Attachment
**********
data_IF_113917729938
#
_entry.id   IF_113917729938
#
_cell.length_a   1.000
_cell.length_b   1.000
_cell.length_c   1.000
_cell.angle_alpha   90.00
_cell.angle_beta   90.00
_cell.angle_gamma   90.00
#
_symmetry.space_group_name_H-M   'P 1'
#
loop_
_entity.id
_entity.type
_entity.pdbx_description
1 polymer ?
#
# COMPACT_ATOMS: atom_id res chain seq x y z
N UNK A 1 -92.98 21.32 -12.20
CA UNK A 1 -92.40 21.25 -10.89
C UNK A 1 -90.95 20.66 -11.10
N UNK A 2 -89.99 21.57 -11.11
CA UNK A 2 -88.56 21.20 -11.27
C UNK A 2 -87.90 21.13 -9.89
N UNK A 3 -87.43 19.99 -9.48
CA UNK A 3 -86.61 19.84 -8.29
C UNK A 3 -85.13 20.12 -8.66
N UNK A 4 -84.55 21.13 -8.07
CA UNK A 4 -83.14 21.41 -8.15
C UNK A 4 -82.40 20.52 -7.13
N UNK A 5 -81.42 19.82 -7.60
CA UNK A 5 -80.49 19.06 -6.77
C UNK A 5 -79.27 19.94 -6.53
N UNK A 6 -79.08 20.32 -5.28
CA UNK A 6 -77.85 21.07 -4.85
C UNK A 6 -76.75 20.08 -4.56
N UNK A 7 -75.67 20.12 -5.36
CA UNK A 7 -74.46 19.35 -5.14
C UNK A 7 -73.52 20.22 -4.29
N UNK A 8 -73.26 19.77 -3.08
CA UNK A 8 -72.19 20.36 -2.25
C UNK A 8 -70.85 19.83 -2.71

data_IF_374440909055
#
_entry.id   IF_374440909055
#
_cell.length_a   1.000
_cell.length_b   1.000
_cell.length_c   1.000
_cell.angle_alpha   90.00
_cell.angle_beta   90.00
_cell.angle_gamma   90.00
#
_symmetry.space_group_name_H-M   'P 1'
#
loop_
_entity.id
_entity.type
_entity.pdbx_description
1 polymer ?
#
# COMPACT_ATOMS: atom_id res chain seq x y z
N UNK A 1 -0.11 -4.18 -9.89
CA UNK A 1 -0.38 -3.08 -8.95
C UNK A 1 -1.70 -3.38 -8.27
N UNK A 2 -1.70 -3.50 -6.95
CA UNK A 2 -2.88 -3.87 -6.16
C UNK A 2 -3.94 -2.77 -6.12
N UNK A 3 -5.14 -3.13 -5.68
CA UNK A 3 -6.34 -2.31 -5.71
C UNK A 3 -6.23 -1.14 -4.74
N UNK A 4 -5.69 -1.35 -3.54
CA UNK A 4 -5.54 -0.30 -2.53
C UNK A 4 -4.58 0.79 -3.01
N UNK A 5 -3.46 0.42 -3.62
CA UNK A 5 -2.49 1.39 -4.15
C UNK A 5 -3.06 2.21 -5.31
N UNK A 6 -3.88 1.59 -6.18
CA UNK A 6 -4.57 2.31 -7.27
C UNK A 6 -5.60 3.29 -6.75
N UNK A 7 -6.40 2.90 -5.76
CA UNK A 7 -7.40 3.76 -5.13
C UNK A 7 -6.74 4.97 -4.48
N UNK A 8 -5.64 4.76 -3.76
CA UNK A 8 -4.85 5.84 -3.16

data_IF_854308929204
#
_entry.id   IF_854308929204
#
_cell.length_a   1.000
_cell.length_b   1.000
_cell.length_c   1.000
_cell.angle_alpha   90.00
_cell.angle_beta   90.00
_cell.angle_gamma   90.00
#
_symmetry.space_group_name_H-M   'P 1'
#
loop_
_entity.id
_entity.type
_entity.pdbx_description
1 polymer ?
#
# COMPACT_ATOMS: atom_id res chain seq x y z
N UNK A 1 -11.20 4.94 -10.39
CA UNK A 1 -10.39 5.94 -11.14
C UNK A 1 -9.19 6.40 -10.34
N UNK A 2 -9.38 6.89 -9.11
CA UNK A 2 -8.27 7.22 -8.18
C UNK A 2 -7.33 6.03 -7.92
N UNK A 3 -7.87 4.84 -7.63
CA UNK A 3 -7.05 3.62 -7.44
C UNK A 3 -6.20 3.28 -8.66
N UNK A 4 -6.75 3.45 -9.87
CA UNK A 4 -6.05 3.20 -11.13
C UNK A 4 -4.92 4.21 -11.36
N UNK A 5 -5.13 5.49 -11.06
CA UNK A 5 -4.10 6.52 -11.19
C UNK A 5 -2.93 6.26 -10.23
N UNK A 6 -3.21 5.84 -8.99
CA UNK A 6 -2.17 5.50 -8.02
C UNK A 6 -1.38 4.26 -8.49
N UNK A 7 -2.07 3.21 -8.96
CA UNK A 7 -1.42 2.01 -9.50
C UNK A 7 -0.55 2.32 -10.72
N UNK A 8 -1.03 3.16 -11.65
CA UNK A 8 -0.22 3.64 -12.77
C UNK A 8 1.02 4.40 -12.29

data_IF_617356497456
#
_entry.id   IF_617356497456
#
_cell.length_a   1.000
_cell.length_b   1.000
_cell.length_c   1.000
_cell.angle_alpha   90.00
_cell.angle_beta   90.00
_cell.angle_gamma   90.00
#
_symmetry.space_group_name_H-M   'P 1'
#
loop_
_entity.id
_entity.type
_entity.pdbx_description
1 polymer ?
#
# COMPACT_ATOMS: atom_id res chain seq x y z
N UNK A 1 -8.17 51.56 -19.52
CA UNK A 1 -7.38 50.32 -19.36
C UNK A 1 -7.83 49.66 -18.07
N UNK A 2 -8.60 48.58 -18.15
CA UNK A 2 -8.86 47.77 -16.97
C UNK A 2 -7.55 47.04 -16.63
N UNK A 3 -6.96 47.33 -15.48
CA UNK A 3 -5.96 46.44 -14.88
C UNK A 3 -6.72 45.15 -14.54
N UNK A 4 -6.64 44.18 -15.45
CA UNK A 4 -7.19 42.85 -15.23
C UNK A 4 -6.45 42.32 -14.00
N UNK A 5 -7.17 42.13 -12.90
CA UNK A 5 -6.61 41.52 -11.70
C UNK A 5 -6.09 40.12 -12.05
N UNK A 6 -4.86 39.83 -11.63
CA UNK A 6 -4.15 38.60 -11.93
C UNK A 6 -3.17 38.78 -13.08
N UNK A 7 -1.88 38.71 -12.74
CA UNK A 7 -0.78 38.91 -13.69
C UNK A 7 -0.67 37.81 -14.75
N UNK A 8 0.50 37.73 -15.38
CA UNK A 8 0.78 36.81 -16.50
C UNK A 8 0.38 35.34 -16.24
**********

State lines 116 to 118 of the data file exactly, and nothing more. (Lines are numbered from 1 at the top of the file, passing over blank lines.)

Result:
C UNK A 3 -6.20 3.28 -8.66
N UNK A 4 -6.75 3.45 -9.87
CA UNK A 4 -6.05 3.20 -11.13